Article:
Immigrant Parents

Sometimes, a typical (Insert Main Nationality Here) character turns out to have parents who aren't originally from here; they immigrated from some other country, very often The Old Country, and usually still have enough Tropistanian mannerisms to stick out like sore thumbs. They may talk funny (assuming they speak English), dress funny, and perhaps even reveal that their "hip everydude" offspring has a hilariously foreign name. Expect them to be a source of embarrassment when they show up, and there may even be some drama about the conflict between one's cultural heritage and the norms of the society in which he lives.

This has some basis in reality.


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    Comic Books 
  • Maus is a retelling of the author's immigrant father's experiences.
  • Ms. Marvel (2014) stars Kamala Khan, whose parents, Yusuf and Aisha, are from Pakistan.

  • Children of the River combines this trope with Parental Dating Veto and Star Crossed Lovers for maximum drama.
  • In Christina Dodd's Darkness Chosen series, Konstantine and Zorona Wilder—the patriarch and matriarch of the Wilder family—are originally from Russia; he the head of a powerful family of shape-shifting warriors, she a Gypsy. They immigrated to Washington state and grew grapes. All of their sons have traditional Russian names (Jasha, Rurik, and Adrik), they eat traditional food, and are very connected to their heritage.

     Live-Action Television 
  • In The Adventures of Shirley Holmes, Bo's parents are Ukranian immigrants. They speak with a heavy accent and own a fish shop in Redington. They named their son "Francis Boris" after St. Francis—a name he doesn't like all that much, he prefers going by "Bo". His father was also part of a typical Ukranian dance troupe, and he has a cousin that is part of one as well.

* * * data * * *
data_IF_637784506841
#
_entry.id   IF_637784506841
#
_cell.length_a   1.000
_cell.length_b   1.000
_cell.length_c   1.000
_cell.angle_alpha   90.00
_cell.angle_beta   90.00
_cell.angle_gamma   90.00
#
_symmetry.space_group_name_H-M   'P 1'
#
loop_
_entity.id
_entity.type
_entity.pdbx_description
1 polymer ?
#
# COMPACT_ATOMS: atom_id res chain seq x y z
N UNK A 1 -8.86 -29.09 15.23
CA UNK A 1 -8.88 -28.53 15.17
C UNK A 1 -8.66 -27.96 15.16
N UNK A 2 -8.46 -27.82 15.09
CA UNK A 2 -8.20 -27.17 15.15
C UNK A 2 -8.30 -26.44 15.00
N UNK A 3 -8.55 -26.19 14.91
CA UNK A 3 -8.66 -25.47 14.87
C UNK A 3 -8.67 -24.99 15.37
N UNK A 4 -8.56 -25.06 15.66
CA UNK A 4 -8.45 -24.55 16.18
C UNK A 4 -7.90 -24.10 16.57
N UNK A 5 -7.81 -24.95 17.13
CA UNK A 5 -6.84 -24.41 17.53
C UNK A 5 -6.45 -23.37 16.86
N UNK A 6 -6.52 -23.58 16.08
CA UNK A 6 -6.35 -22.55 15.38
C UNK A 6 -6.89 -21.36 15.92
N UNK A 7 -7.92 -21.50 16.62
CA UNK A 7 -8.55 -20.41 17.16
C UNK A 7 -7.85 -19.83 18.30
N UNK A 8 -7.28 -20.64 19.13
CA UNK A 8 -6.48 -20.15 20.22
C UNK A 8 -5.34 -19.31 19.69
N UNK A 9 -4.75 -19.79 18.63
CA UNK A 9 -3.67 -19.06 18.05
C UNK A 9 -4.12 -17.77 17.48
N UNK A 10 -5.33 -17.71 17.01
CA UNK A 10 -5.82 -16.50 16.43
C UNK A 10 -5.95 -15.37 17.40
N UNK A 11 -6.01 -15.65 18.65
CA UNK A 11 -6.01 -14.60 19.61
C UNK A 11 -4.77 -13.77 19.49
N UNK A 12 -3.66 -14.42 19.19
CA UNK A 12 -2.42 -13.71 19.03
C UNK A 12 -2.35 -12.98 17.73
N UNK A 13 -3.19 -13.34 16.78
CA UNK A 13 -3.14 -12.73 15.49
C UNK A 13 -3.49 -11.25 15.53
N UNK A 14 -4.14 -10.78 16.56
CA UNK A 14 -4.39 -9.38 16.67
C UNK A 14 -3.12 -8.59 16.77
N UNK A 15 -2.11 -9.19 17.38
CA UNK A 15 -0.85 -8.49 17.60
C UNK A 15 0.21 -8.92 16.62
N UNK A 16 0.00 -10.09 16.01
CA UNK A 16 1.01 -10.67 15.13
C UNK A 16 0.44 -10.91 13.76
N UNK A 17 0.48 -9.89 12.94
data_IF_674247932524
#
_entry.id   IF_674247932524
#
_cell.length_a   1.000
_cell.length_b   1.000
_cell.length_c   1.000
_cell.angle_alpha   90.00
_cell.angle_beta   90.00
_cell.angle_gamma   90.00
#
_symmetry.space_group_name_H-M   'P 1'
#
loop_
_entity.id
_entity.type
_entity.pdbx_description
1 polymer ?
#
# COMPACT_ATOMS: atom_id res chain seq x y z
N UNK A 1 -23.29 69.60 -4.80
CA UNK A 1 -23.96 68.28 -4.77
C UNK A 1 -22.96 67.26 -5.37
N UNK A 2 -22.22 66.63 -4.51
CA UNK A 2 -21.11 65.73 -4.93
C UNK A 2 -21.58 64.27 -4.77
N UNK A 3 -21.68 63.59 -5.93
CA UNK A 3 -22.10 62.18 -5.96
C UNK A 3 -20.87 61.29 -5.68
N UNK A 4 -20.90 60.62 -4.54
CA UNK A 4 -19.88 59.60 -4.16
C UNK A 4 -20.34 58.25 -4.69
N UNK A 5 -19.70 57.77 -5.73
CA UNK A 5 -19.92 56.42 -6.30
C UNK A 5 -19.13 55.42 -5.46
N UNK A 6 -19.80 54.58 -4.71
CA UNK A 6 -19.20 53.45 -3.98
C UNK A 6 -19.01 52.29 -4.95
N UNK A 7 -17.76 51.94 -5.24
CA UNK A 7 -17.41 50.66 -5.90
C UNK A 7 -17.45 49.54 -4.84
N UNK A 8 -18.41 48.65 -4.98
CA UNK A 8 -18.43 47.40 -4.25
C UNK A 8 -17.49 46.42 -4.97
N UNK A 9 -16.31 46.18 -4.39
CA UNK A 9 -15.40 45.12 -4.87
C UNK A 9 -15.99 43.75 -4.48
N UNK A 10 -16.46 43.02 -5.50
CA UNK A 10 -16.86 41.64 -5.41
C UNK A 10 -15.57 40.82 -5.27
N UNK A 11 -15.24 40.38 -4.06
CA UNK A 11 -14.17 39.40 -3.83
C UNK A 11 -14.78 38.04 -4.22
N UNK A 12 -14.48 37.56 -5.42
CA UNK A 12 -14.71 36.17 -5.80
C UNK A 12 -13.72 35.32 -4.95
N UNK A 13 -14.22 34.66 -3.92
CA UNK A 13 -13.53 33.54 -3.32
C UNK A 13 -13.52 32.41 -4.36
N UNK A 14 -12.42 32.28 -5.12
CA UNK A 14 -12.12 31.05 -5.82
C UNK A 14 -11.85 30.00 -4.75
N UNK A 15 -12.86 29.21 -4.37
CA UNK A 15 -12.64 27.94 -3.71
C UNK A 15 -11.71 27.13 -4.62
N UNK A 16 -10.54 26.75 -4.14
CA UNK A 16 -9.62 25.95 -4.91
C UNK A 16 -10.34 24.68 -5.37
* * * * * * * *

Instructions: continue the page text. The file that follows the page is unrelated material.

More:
• Referenced in episode 1.01 of Boardwalk Empire
    Nucky: "Is that a bit of the Old Country I hear?"
    Woman comments about her husband saying her accent makes her sound like an immigrant
    Nucky: "Well, aren't we all immigrants?"
  • In To the Manor Born DeVere's mother still retains her Czechoslovakian name and accent.
  • In the Shake It Up! episode "Vatalihosit It Up", Gunther and Tinka's parents are shown to be just as crazy as them.
  • On Youngers, Yemi's Nigerian mother is shown to be overly strict and religious. She considers his rap career "nonsense" and also makes him participate in the music ministry of her Pentecostal church.
  • Master of None has Dev's parents, who immigrated to the US from India. A whole episode, "Parents" is dedicated to showing both his and his friend Brian's parents' immigration stories.

    Web Original 
  • The parents of Mr. Invincible, one of the Golden Age heroes of the Global Guardians PBEM Universe, arrived in the United States just in time for Invincible to be born an American citizen rather than a Greek citizen. They both have heavy accents, try to do things as Greek as they can do them, and complain about Mr. Invincible "abandoning his Greekness" by assuming the name "Mike Phillips" rather than his birth name, Mikos Phillipidakos.

    Western Animation 
  • The Betty Boop short "Minnie the Moocher" had Betty arguing with her Poirot-speaking German parents.
  • A Pup Named Scooby-Doo had Scooby's parents show up in one episode. Cue accents, hats and the fact that his full name is Scoobert.
  • Rugrats: Didi Pickles' parents are obviously not originally from the United States—although it's never confirmed where they're originally from, it's implied that Didi's parents are from somewhere in Russia, such mentioning borscht (a popular soup in Eastern European countries, including Russia) and talking about The Old Country.
    • During production, voice actress Melanie Chartoff asked which "old country" they were supposed to be from. Answer: "The Jewish one!"
  • The Weekenders has Pteratishkovna "Tish" Katsufrakis, whose parents have heavy accents, wear unusual clothes, and immigrated from some country with an unpronounceable name.
  • Gunther's parents in Kick Buttowski seem to come from a Scandinavian country where the Viking lifestyle has apparently never fallen out of fashion.
  • Done cleverly in Kung Fu Panda. Po's father is a goose with a thick accent and Po is a panda without an accent. It's obvious to the viewer that Po must be adopted but the film doesn't make much of it and it's pretty much forgotten. Turns out this little tidbit is very important to the plot of the sequel.
  • Implied to be the case for the parents of Hector Cruz and his older sister in Ozzy and Drix—Mr. and Mrs. Cruz both speak with noticeable Latino-accents while neither of their kids do.